Yet another object of the present invention is to provide a new rubber expansion joint which includes a method of making an expansion joint member from used tires and using the resulting expansion joint member by installing it into a structure to create an expansion joint.

Still yet another object of the present invention is to provide a new rubber expansion joint that is producible of recycled material.

Even still another object of the present invention is to provide a new rubber expansion joint that is more durable and lasts longer than those made of conventional fibrous material.

Even still yet another object of the present invention is to provide a new rubber expansion joint that creates a tight seal, keeping radon gas and termites out of the structure in which used.

These together with other objects of the invention, along with the various features of novelty which characterize the invention, are pointed out with particularity in the claims annexed to and forming a part of this disclosure. For a better understanding of the invention, its operating advantages and the specific objects attained by its uses, reference should be had to the accompanying drawings and descriptive matter in which there is illustrated preferred embodiments of the invention.

BRIEF DESCRIPTION OF THE DRAWINGS

The invention will be better understood and objects other than those set forth above will become apparent when consideration is given to the following detailed description thereof. Such description makes reference to the annexed drawings wherein:

FIG. 1 is a schematic view of a tire grinding means.

FIG. 2 is a perspective view of an expansion joint member of the present invention.

FIG. 3 is a schematic view of a structure with a rubber expansion joint mounted thereon.

FIG. 4 is a flowchart illustrating the method of making an expansion joint member according to the present invention.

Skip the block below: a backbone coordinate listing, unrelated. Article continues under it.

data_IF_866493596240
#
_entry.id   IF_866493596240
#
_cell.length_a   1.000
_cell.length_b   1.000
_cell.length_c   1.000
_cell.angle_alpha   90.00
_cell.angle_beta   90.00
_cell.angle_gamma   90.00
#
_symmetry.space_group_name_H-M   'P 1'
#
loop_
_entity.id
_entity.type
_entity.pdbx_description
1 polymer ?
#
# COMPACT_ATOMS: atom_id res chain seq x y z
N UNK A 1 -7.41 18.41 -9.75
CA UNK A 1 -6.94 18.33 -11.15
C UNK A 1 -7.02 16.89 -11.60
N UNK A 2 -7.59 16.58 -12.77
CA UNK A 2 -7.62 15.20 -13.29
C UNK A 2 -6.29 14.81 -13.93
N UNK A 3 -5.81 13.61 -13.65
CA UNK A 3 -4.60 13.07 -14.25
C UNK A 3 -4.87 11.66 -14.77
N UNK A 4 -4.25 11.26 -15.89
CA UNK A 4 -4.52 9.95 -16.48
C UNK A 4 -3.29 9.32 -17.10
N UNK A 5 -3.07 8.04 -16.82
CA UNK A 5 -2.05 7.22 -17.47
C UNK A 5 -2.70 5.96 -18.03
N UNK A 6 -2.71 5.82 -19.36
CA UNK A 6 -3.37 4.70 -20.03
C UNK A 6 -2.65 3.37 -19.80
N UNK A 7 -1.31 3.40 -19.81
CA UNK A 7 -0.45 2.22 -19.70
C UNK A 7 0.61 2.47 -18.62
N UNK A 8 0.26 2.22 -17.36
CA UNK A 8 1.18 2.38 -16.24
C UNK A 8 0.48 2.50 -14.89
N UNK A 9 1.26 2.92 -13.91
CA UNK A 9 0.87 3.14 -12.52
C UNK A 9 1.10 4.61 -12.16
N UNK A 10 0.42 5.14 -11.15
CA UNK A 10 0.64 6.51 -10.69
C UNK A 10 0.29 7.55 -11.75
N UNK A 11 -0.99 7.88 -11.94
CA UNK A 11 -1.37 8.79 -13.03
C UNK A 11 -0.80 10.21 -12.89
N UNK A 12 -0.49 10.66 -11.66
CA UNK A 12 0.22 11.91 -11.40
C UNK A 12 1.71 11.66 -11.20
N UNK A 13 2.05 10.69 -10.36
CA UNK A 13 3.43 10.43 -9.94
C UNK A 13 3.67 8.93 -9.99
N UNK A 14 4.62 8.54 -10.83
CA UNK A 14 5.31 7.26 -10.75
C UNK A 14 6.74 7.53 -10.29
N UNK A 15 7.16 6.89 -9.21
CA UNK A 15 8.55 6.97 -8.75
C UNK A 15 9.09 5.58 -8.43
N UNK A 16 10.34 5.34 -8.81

FIG. 5 is a flowchart illustrating the method of making and using an expansion joint member according to the present invention.

DESCRIPTION OF THE PREFERRED EMBODIMENT

With reference now to the drawings, and in particular to FIGS. 1 through 5 thereof, a new rubber expansion joint embodying the principles and concepts of the present invention and generally designated by the reference numeral 10 will be described.

As best illustrated in FIGS. 1 through 5, a method for making the rubber expansion joint 10 generally comprises the steps of providing tires 1, grinding the tires 1 into a collection of granulized particles that include granulized rubber particles, separating the granulized rubber particles from the collection of granulized particles, mixing the granulated rubber particles with a binder, and forming an expansion joint member 20 from the mixture of granulated rubber particles and binder.

Preferably, used tires 1 are used in the process because they are cheap and easy to obtain. Recycling used tires 1 in this manner also creates an alternative to simply dumping the tires 1 in a landfill or other disposal site.